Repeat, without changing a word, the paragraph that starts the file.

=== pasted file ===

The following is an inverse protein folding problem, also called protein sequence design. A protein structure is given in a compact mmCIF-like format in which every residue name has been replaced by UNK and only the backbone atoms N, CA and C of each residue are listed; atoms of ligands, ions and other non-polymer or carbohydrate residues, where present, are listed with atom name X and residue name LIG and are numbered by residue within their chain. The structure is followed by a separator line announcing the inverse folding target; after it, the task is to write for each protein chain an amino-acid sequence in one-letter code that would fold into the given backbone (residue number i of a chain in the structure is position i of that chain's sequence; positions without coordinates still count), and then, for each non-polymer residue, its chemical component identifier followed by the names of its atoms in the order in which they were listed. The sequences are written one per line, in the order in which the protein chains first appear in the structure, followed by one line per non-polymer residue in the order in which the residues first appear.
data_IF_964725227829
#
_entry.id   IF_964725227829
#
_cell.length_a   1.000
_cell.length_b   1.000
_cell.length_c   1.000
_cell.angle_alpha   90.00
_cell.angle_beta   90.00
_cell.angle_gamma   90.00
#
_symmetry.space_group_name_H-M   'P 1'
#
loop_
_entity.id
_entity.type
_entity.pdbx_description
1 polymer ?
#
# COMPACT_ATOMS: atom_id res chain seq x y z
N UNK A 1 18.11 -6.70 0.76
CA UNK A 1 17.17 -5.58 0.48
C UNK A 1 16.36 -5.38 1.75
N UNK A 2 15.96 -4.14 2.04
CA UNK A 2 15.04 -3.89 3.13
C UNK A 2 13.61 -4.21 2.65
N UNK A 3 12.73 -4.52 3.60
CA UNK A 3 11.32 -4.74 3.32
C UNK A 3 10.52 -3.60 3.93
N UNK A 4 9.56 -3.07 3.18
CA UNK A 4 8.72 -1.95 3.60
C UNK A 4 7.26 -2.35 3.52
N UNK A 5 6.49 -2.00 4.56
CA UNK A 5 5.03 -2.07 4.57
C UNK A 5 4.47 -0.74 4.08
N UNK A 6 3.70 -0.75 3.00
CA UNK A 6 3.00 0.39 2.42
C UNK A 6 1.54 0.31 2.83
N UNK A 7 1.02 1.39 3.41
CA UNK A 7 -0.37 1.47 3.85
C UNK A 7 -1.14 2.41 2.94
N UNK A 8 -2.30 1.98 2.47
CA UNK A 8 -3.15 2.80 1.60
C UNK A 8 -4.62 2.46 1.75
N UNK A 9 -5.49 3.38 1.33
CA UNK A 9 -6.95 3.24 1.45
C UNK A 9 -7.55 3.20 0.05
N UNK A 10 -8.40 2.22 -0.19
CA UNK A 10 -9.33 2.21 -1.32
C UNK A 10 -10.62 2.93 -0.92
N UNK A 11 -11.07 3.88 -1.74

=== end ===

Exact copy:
The following is an inverse protein folding problem, also called protein sequence design. A protein structure is given in a compact mmCIF-like format in which every residue name has been replaced by UNK and only the backbone atoms N, CA and C of each residue are listed; atoms of ligands, ions and other non-polymer or carbohydrate residues, where present, are listed with atom name X and residue name LIG and are numbered by residue within their chain. The structure is followed by a separator line announcing the inverse folding target; after it, the task is to write for each protein chain an amino-acid sequence in one-letter code that would fold into the given backbone (residue number i of a chain in the structure is position i of that chain's sequence; positions without coordinates still count), and then, for each non-polymer residue, its chemical component identifier followed by the names of its atoms in the order in which they were listed. The sequences are written one per line, in the order in which the protein chains first appear in the structure, followed by one line per non-polymer residue in the order in which the residues first appear.